Daily Archives: July 20, 2012

Guess what Chris did today?

While I cleaned up around the shop and painted a speaker enclosure, Chris was … what else … sanding on the El Camino.

The first photo shows Chris blocking the quarter panel on the car. Blocking is a sanding technique where a piece of sandpaper is attached to a semi-ridged foam block. The block allows the attached sandpaper to really dig into the high spots while at the same time skimming lightly over the low spots. This has the effect of sanding the high ridges off until they are even with the low spots. This leaves the surface being sanded ultra-smooth.

The second photo shows just how dirty a job sanding a car is. Chris is using compressed air to blow the car clean so we can see what additional body work the car needs. And believe me, it needs some.

The third and fourth photos show the car after the car has been completely blocked. You will notice in the photos that the car has a splotchy appearance. This is because after blocking this car isn’t perfectly smooth and even. It is going to need a little more work.

Not only does blocking leave the surface dead smooth, it also reveals any imperfections in the surface, and this car has some. The shiny silver areas are places where the block cut through the high solids primer all the way to metal before the high spots were even with the lower spots. The dull areas are places where the block never touched the primer because the low area was so low that Chris hit metal on the high spots.

It is not as bad as it looks, but there is going to be some body work … okay, a lot of body work … this thing has more waves than the North Atlantic … before this car is going to paint. But none of the problems are so bad that a bit of body filler can’t fix the problem.

Picture five shows me using fiberglass reinforced filler, called Kitty Hair believe it or not, to fill the area around where the rain gutters were removed and the roof was attached to the car when it was built. The Kitty Hair is some super strong stuff that will provide a much tougher repair than straight body filler would. You can see in picture six that Kitty Hair is nasty looking stuff that is rough and full of “hair.”

After allowing the filler to dry for an hour or so it was sanded smooth, as you can see in the last two pictures, numbers seven and eight. Because the Kitty Hair is difficult to spread smoothly, after sanding it still had some spots that needs more work. But it filled the areas enough that regular body filler can take care of the rest when I come back and fix all the other places on the car.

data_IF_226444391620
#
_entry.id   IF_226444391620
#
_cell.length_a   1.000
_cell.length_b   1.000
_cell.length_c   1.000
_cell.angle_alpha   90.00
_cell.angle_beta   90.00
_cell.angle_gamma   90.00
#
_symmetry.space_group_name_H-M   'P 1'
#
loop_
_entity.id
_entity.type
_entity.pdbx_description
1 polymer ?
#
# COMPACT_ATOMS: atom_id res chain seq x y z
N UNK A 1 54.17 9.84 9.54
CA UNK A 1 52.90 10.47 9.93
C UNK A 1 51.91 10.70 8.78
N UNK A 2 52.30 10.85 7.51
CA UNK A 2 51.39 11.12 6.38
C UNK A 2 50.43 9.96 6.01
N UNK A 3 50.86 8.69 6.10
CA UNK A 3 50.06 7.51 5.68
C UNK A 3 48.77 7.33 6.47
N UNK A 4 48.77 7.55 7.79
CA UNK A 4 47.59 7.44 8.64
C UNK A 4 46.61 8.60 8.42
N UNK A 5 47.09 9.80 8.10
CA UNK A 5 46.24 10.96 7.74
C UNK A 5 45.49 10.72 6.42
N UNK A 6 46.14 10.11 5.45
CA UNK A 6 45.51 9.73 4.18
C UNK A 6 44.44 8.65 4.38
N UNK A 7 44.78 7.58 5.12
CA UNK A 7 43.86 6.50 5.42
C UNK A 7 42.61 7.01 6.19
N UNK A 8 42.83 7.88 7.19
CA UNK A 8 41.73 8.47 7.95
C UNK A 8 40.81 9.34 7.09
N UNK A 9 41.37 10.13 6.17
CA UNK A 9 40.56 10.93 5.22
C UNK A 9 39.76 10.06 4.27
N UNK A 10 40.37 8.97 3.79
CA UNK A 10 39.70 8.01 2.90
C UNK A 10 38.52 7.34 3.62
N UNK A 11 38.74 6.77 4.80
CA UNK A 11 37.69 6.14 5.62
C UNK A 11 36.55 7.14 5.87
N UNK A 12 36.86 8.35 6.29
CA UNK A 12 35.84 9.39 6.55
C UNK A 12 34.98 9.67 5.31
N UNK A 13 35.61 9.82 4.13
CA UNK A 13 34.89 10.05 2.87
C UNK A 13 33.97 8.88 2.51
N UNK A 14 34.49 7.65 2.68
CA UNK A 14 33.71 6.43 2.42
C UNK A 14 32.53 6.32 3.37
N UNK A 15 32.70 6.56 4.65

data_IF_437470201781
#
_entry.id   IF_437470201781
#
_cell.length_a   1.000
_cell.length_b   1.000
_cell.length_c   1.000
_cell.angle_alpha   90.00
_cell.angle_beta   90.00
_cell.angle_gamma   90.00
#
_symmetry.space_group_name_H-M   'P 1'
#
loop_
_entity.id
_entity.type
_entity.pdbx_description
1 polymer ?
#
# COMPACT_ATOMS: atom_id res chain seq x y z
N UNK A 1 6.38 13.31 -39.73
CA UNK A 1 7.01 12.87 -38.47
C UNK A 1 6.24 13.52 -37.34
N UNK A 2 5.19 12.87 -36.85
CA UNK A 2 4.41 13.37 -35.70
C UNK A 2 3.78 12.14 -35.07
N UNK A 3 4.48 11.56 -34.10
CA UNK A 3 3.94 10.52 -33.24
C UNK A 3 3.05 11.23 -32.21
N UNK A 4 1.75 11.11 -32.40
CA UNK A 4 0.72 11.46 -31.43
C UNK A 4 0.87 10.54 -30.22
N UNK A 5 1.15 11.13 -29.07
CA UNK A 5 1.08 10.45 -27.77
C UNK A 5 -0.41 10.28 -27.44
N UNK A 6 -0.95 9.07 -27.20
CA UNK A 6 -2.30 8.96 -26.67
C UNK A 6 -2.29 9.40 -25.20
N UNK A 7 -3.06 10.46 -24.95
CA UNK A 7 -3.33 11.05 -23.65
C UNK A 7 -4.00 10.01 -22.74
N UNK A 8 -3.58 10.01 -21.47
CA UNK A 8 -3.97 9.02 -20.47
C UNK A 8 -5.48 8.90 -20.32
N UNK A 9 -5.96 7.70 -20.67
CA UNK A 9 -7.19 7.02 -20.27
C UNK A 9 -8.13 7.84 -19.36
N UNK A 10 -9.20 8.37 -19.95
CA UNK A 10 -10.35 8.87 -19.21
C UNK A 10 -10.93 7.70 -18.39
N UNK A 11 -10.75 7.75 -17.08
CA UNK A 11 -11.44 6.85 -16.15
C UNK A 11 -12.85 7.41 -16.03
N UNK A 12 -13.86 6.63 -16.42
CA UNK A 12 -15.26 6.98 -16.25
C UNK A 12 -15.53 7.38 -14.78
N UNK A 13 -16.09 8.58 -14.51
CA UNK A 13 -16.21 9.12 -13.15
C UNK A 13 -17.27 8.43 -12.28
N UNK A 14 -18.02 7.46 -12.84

Next week I am on vacation so no work will get done, but this car has come a looong way in just over a week. The fenders and hood are all but ready to paint, and after today the toughest part of preparing the body for paint, blocking the high solids primer, is complete.

If we’re lucky, we may have some color on this thing in a few weeks.

Sounds good

We don’t only do automotive body repairs and restorations, sometimes we do car stereo stuff too. We don’t install ’em, but we do paint bits and pieces of them … like this bass enclosure that Auto Acoustics, one of our recommended suppliers, needed painted. I picked the box up about lunch time, right as the UPS guy delivered it, and brought it back to the shop. It then went through the same process that I would use if I were painting the car it was going in.

The first photo shows me sanding the box. Like everything we do here at JMC AutoworX, we start with sanding.

The second picture shows the box masked off and in the paint booth. The sealer has been applied in this photo. The urethane sealer is used to seal the surface and give the paint something to stick to. The sealer comes in seven shades of gray, from nearly white to almost black. Each color specifies one of these seven shades of gray … a light medium gray in this case.

The third photo shows the box after the application of the base coat. The base coat provides the color for the finish. This paint is still a bit shiny because it is still wet, but it will dry to a near flat finish. The orange selected for the enclosure is the same color as the accent stripes on the car it is going into.

The last photo, number four, shows the enclosure after the application of the clear coat. The base coat provides the color but it is the clear coat that gives the color the pop! and zing! and provides a tough protective layer as well.

After the paint dried a couple of hours I unmasked it and took it back to the stereo shop so they could start installing it. With those three 10-inch subs the stereo should thump … and it will look good while doing it too.

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